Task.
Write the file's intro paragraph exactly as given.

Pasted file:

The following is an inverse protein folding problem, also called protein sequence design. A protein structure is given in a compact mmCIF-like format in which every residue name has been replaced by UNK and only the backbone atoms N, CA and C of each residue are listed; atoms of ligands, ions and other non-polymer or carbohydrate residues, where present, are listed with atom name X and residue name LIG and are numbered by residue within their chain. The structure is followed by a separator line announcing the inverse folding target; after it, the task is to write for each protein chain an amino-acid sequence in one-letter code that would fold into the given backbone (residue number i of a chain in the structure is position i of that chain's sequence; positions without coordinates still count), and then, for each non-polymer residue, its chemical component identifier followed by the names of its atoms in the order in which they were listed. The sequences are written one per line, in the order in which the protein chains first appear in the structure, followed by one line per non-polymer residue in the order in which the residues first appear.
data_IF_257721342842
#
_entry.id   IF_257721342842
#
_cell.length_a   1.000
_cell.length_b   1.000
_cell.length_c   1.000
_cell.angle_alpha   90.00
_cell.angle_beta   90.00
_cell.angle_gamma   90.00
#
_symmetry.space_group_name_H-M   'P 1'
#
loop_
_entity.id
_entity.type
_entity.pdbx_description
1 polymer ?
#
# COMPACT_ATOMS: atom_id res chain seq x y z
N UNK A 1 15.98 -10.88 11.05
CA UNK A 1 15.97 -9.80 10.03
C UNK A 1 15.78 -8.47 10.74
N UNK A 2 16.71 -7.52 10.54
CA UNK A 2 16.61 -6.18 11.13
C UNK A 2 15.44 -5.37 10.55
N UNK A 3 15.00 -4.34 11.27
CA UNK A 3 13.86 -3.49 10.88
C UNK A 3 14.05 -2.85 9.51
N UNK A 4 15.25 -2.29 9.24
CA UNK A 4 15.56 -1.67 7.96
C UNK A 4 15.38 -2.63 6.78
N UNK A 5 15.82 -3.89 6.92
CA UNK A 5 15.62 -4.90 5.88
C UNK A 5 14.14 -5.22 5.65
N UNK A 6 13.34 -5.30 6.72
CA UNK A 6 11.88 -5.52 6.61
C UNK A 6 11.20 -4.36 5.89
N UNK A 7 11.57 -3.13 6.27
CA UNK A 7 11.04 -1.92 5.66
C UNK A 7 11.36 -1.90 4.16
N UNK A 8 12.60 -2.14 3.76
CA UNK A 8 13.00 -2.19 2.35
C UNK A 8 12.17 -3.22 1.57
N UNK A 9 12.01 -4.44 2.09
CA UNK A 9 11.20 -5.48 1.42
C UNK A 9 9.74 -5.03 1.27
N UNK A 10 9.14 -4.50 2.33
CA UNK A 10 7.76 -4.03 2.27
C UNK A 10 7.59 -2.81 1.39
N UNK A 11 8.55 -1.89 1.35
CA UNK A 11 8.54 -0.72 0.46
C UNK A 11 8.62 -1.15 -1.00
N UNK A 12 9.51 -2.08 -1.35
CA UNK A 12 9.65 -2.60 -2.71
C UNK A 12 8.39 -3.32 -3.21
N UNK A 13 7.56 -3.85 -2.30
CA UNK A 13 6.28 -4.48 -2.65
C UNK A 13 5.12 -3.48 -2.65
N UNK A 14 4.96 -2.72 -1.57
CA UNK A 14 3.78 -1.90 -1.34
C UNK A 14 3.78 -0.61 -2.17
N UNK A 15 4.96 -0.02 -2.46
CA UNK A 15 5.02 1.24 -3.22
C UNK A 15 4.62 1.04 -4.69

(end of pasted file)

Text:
The following is an inverse protein folding problem, also called protein sequence design. A protein structure is given in a compact mmCIF-like format in which every residue name has been replaced by UNK and only the backbone atoms N, CA and C of each residue are listed; atoms of ligands, ions and other non-polymer or carbohydrate residues, where present, are listed with atom name X and residue name LIG and are numbered by residue within their chain. The structure is followed by a separator line announcing the inverse folding target; after it, the task is to write for each protein chain an amino-acid sequence in one-letter code that would fold into the given backbone (residue number i of a chain in the structure is position i of that chain's sequence; positions without coordinates still count), and then, for each non-polymer residue, its chemical component identifier followed by the names of its atoms in the order in which they were listed. The sequences are written one per line, in the order in which the protein chains first appear in the structure, followed by one line per non-polymer residue in the order in which the residues first appear.